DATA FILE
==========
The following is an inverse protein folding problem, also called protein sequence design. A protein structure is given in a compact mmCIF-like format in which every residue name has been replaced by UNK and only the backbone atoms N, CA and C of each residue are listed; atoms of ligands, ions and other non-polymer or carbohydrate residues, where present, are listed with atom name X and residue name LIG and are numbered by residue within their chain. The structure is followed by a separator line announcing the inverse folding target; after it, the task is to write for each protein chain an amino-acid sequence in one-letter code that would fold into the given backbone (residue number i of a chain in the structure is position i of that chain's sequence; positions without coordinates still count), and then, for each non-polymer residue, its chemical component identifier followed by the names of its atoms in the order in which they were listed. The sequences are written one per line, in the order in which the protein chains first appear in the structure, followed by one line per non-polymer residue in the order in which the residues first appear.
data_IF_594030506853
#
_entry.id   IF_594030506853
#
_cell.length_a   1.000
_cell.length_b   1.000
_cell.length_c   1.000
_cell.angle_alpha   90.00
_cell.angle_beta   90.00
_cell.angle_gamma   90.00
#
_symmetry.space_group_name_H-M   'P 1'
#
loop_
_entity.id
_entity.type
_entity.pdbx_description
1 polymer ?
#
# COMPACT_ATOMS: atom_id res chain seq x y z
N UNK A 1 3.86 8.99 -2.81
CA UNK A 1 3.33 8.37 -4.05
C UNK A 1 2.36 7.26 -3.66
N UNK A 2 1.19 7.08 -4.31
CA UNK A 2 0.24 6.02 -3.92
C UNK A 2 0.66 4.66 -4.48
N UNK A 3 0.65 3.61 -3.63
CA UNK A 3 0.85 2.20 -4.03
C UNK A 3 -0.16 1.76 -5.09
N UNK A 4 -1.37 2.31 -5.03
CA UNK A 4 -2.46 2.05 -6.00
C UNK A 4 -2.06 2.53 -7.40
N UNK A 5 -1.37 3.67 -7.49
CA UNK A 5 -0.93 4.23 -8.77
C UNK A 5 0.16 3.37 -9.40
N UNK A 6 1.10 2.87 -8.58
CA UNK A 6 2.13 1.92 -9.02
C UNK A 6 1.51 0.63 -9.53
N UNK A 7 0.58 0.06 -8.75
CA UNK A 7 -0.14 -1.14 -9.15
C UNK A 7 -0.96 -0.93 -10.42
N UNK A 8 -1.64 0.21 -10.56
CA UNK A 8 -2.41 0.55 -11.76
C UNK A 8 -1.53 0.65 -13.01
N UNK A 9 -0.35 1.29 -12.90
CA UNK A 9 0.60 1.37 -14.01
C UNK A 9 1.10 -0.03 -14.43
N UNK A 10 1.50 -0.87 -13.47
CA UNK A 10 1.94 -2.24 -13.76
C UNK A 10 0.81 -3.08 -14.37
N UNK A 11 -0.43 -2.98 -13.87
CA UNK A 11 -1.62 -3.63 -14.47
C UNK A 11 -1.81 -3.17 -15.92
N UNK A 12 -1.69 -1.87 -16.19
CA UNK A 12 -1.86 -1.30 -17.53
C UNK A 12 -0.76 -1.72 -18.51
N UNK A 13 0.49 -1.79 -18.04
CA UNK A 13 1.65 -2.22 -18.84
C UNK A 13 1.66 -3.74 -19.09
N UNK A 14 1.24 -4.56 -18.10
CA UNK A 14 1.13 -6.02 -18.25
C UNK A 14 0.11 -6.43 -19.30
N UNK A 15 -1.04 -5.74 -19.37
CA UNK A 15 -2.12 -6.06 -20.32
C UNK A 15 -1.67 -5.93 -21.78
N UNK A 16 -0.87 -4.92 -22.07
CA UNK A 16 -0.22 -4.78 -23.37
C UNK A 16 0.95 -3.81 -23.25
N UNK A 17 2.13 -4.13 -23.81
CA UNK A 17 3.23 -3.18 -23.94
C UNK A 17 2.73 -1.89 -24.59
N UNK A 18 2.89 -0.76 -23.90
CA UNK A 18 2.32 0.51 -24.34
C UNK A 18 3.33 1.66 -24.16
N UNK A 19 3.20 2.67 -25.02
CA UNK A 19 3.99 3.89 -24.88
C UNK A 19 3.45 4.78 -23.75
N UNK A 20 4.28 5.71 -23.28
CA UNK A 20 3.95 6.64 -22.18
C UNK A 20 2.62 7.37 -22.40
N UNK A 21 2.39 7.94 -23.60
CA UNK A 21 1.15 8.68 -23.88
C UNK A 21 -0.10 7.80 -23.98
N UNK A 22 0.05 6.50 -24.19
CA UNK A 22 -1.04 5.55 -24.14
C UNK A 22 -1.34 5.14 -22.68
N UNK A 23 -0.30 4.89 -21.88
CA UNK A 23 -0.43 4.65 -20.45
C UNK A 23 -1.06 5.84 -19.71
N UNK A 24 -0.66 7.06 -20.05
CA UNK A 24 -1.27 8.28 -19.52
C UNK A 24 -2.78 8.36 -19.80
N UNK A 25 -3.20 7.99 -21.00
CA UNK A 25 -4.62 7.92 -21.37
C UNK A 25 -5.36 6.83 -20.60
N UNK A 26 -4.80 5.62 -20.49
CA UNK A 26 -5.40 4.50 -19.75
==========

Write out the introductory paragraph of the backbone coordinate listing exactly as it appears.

The following is an inverse protein folding problem, also called protein sequence design. A protein structure is given in a compact mmCIF-like format in which every residue name has been replaced by UNK and only the backbone atoms N, CA and C of each residue are listed; atoms of ligands, ions and other non-polymer or carbohydrate residues, where present, are listed with atom name X and residue name LIG and are numbered by residue within their chain. The structure is followed by a separator line announcing the inverse folding target; after it, the task is to write for each protein chain an amino-acid sequence in one-letter code that would fold into the given backbone (residue number i of a chain in the structure is position i of that chain's sequence; positions without coordinates still count), and then, for each non-polymer residue, its chemical component identifier followed by the names of its atoms in the order in which they were listed. The sequences are written one per line, in the order in which the protein chains first appear in the structure, followed by one line per non-polymer residue in the order in which the residues first appear.